CHAPTER 6 Finding the story behind the numbers
How can journalists, most of whom are not accountants and have little background in the specialty, learn to spot sophisticated accounting tricks, much less unearth outright lying and cheating by corporate executives?
Short of taking an accounting course, reporters can educate themselves on the terminology used in company financial reports and learn to interpret the numbers.
A variety of educational tools can help journalists improve their knowledge, including a number of books (see Selected Resources, appendix). Tutorials and articles are available free on financial websites; see links in this chapter and in the Sources section at the end of the chapter.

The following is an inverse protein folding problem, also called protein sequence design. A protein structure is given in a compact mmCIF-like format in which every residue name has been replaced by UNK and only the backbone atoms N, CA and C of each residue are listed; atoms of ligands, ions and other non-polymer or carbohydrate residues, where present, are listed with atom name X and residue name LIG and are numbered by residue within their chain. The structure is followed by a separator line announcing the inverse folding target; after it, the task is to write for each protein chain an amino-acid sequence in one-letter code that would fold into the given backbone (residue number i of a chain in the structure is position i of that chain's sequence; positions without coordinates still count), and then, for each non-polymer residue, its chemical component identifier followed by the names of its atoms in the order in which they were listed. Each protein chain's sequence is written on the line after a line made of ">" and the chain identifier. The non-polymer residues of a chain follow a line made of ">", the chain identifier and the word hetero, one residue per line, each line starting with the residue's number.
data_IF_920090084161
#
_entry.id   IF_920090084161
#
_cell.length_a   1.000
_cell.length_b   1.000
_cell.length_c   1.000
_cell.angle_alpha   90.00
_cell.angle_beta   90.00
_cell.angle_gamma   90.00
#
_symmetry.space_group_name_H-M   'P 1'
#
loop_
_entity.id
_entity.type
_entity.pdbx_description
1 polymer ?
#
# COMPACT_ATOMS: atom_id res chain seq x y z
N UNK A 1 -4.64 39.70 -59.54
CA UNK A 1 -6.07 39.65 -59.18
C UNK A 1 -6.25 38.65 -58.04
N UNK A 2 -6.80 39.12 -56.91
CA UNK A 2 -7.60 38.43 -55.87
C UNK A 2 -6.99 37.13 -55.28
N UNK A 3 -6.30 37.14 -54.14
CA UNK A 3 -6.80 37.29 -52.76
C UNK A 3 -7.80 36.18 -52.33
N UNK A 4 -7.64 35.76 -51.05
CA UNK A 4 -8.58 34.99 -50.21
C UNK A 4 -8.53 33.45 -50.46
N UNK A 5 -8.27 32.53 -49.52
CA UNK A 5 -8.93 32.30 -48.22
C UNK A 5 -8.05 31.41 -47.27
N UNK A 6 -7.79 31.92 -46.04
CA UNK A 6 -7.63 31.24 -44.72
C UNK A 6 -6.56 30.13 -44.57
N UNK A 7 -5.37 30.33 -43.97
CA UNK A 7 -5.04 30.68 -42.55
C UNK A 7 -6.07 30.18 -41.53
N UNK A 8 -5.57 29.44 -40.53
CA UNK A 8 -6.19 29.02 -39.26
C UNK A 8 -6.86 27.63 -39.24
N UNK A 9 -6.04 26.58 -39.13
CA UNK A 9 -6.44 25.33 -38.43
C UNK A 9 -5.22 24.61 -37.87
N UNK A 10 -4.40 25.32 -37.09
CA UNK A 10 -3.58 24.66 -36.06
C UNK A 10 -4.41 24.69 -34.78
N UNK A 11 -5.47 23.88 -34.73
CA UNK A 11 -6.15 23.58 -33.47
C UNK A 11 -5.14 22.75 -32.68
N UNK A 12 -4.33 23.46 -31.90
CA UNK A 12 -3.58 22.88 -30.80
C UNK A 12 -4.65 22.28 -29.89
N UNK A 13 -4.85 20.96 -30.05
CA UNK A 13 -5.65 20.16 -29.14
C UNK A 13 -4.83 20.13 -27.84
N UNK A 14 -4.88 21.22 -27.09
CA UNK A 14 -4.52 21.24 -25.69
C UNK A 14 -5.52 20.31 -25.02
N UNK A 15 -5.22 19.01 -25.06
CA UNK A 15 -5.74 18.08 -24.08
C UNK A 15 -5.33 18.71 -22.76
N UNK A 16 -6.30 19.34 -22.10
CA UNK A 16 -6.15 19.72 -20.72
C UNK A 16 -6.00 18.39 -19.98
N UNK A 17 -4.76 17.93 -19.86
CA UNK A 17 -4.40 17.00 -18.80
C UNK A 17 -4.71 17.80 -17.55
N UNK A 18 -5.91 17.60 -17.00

A free, self-directed course in reading financial statements especially developed for business journalists is available at the Donald W. Reynolds National Center for Business Journalism at Arizona State University: http://bit.ly/HRNIxk
Another resource is “Deterring and Detecting Financial Reporting Fraud — a Platform for Action,” issued by the US Center for Audit Quality in October 2010, available at: http://thecaq.org
The following sections will provide some tips.